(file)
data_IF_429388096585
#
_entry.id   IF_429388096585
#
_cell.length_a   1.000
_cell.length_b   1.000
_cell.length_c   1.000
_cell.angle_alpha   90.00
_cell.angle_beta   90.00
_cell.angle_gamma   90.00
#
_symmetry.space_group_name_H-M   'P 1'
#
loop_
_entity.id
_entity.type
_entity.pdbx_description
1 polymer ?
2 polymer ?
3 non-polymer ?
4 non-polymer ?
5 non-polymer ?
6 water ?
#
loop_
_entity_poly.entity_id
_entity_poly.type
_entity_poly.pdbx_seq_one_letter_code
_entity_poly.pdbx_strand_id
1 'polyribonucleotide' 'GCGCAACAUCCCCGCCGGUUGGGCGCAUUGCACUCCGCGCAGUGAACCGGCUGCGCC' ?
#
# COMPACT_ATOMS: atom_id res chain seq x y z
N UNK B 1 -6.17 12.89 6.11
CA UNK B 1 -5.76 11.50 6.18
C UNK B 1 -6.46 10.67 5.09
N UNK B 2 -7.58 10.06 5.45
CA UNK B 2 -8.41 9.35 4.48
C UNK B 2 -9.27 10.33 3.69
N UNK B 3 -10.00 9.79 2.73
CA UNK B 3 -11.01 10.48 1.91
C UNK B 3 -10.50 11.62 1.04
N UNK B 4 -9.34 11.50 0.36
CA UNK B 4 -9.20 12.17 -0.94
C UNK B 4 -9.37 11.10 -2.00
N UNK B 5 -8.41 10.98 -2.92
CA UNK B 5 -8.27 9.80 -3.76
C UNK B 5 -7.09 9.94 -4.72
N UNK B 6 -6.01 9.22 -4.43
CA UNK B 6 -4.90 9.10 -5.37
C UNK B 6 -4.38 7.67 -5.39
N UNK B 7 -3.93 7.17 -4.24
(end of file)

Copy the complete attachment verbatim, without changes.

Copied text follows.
data_IF_429388096585
#
_entry.id   IF_429388096585
#
_cell.length_a   1.000
_cell.length_b   1.000
_cell.length_c   1.000
_cell.angle_alpha   90.00
_cell.angle_beta   90.00
_cell.angle_gamma   90.00
#
_symmetry.space_group_name_H-M   'P 1'
#
loop_
_entity.id
_entity.type
_entity.pdbx_description
1 polymer ?
2 polymer ?
3 non-polymer ?
4 non-polymer ?
5 non-polymer ?
6 water ?
#
loop_
_entity_poly.entity_id
_entity_poly.type
_entity_poly.pdbx_seq_one_letter_code
_entity_poly.pdbx_strand_id
1 'polyribonucleotide' 'GCGCAACAUCCCCGCCGGUUGGGCGCAUUGCACUCCGCGCAGUGAACCGGCUGCGCC' ?
#
# COMPACT_ATOMS: atom_id res chain seq x y z
N UNK B 1 -6.17 12.89 6.11
CA UNK B 1 -5.76 11.50 6.18
C UNK B 1 -6.46 10.67 5.09
N UNK B 2 -7.58 10.06 5.45
CA UNK B 2 -8.41 9.35 4.48
C UNK B 2 -9.27 10.33 3.69
N UNK B 3 -10.00 9.79 2.73
CA UNK B 3 -11.01 10.48 1.91
C UNK B 3 -10.50 11.62 1.04
N UNK B 4 -9.34 11.50 0.36
CA UNK B 4 -9.20 12.17 -0.94
C UNK B 4 -9.37 11.10 -2.00
N UNK B 5 -8.41 10.98 -2.92
CA UNK B 5 -8.27 9.80 -3.76
C UNK B 5 -7.09 9.94 -4.72
N UNK B 6 -6.01 9.22 -4.43
CA UNK B 6 -4.90 9.10 -5.37
C UNK B 6 -4.38 7.67 -5.39
N UNK B 7 -3.93 7.17 -4.24